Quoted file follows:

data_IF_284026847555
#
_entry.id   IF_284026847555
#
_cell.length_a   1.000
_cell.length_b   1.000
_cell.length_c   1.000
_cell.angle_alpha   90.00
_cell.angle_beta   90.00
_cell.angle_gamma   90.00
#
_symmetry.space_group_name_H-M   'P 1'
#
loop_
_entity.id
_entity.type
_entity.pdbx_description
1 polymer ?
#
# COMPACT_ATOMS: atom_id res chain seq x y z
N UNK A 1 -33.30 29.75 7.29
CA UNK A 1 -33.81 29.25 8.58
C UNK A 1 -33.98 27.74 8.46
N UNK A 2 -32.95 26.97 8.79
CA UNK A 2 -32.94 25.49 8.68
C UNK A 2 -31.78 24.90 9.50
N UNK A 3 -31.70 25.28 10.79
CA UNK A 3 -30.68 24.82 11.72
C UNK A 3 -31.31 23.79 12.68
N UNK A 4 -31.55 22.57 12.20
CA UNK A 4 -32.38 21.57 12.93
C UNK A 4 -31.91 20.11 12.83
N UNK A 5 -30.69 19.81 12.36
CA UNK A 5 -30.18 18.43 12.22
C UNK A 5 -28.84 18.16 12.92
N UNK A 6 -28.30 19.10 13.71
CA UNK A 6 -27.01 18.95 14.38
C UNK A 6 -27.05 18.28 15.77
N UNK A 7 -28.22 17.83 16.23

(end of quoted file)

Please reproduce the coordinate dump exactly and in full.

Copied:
data_IF_284026847555
#
_entry.id   IF_284026847555
#
_cell.length_a   1.000
_cell.length_b   1.000
_cell.length_c   1.000
_cell.angle_alpha   90.00
_cell.angle_beta   90.00
_cell.angle_gamma   90.00
#
_symmetry.space_group_name_H-M   'P 1'
#
loop_
_entity.id
_entity.type
_entity.pdbx_description
1 polymer ?
#
# COMPACT_ATOMS: atom_id res chain seq x y z
N UNK A 1 -33.30 29.75 7.29
CA UNK A 1 -33.81 29.25 8.58
C UNK A 1 -33.98 27.74 8.46
N UNK A 2 -32.95 26.97 8.79
CA UNK A 2 -32.94 25.49 8.68
C UNK A 2 -31.78 24.90 9.50
N UNK A 3 -31.70 25.28 10.79
CA UNK A 3 -30.68 24.82 11.72
C UNK A 3 -31.31 23.79 12.68
N UNK A 4 -31.55 22.57 12.20
CA UNK A 4 -32.38 21.57 12.93
C UNK A 4 -31.91 20.11 12.83
N UNK A 5 -30.69 19.81 12.36
CA UNK A 5 -30.18 18.43 12.22
C UNK A 5 -28.84 18.16 12.92
N UNK A 6 -28.30 19.10 13.71
CA UNK A 6 -27.01 18.95 14.38
C UNK A 6 -27.05 18.28 15.77
N UNK A 7 -28.22 17.83 16.23